Kristen Stewart gives Oscar-worthy performance in “Spencer”



This image released by Neon shows Kristen Stewart in a scene from “Spencer.” (Pablo Larrain/Neon via AP)

Grace Sherban, Staff Reporter

4 ½ / 5 

“A fable from a true tragedy.” Those are words that greet the audience in Pablo Larraín’s newest film, “Spencer”. The film follows Diana, Princess of Wales, played by future Oscar winner Kristen Stewart, as she celebrates Christmas with the British royal family over the course of three days. At this point in her life, she has been married to Prince Charles for about ten years, and is emotionally drained from having to deal with his affair and the stress of being a royal. During these three days, Diana slowly comes to terms with what she must do to make herself happy again while also having to deal with the consequences of past and present grief. 

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The light pastels and soft, neutral colors that are used to tell the story makes it feel like you are inside a Monet painting

Kristen Stewart, of “Twilight” fame, is in every single scene of this movie and she does not shy away from the challenge. Stewart not only physically embodies the spirit of Diana, but the internal, emotional struggle that the princess dealt with in the shadows is so vividly brought to life. She is able to capture the shy, sensitive personality that made billions of people fall in love with the princess. Just by the slight crane of her neck, Stewart embodies everything that Diana stood for while being able to portray the deep sense of isolation and inferiority that she saw in herself. Stewart is able to perfectly capture the princess’s voice and if you close your eyes, it is as if you are listening to Diana herself. As for her chances of winning the Best Actress award at the Oscars this year, it will be a shock if she does not win this prestigious award for her performance.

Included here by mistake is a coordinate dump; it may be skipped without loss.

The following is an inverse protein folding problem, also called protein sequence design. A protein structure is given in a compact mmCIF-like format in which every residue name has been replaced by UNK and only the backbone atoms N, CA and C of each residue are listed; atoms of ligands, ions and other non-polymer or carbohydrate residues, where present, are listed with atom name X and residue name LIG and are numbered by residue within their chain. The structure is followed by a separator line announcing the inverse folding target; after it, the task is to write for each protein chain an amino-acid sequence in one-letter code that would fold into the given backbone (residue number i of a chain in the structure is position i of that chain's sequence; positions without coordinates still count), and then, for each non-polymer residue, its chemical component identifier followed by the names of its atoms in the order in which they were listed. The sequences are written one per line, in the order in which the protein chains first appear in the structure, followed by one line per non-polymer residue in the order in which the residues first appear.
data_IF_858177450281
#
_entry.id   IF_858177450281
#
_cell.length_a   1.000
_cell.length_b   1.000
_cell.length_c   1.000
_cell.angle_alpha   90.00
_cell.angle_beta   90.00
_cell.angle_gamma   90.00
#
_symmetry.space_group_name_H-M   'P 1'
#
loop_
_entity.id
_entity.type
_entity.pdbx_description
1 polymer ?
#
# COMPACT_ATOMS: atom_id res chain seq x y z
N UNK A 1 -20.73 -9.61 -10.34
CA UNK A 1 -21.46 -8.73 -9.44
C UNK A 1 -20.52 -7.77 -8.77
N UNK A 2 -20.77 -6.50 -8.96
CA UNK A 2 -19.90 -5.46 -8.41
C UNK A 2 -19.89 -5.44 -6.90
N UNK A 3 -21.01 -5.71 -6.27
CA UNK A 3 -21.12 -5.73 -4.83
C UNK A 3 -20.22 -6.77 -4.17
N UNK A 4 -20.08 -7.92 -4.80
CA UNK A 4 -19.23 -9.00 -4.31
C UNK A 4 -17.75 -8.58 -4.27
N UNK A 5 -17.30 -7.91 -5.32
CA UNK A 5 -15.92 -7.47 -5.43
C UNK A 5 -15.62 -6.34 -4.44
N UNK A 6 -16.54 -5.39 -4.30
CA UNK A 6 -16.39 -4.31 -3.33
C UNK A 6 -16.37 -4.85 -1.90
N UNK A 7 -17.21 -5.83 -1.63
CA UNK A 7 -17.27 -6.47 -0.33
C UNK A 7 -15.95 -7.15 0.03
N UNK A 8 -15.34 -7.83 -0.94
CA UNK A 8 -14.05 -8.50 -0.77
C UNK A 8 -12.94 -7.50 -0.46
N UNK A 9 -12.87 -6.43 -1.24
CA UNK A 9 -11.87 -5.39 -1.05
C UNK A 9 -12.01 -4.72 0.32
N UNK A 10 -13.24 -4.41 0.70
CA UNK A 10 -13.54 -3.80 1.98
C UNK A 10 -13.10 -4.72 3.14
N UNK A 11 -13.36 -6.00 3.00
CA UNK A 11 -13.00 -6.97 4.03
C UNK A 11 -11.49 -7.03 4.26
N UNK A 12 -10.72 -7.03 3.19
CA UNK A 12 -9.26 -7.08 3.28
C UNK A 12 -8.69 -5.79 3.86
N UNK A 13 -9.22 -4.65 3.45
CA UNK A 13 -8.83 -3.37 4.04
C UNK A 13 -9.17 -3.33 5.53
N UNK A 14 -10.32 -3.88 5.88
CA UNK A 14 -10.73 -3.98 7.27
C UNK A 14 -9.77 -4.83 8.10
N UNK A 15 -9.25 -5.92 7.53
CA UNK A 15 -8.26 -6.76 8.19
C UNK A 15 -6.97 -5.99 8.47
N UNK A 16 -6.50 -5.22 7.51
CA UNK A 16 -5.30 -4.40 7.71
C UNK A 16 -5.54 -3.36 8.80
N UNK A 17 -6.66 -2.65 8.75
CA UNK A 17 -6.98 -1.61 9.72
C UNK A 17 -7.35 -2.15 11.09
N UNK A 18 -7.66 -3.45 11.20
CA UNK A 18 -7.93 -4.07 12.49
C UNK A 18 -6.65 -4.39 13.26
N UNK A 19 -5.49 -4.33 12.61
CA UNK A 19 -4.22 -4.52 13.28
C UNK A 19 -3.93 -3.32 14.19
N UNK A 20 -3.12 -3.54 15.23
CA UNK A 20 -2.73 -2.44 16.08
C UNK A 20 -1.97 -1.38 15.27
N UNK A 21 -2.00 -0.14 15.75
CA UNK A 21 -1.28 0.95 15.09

On the technical side, this film is beautifully shot. The light pastels and soft, neutral colors that are used to tell the story makes it feel like you are inside a Monet painting. Claire Mathon’s cinematography gives the audience something gorgeous to look at while the actual scene taking place can be quite dense. The film takes place inside an estate owned by the royal family, and the audience can feel the grandeur of the physical space while also feeling the isolation experienced by Diana.

One aspect of the film that may bother some audience members is that at certain points in the film, the score, written by Jonny Greenwood, sheds its string orchestra in favor of a more jazz style score. There is a scene in particular where the royal family is eating a formal dinner and Diana gradually begins to feel more claustrophobic as the scene progresses. As the camera begins to slowly become less stable, the music transitions into this high intensity jazz beat that emphasizes the mental turmoil she is going through, but cannot act on since she is eating dinner with the Queen. The music perfectly illustrates this feeling of being trapped, but some people may not like the sudden change in style that happens in this scene and others throughout the runtime of the movie. The score is integral to effectively portraying Diana’s state of mind and the film benefits by this change in style.

Stewart’s performance and the amazing technical components really bring the film together to produce a cohesive, tour de force of filmmaking. The symbolism and imagery scattered throughout the movie makes it feel as if you are reading a classic novel, and this use of symbols rewards those who go back to watch the film again. As the story of Diana continues to resonate with people around the world, “Spencer” has set the template of how to create a quality piece of fiction that respectfully illustrates the life of this complicated woman. “Spencer” was released into theaters on Nov. 5th and will not be available to stream according to Cosmopolitan.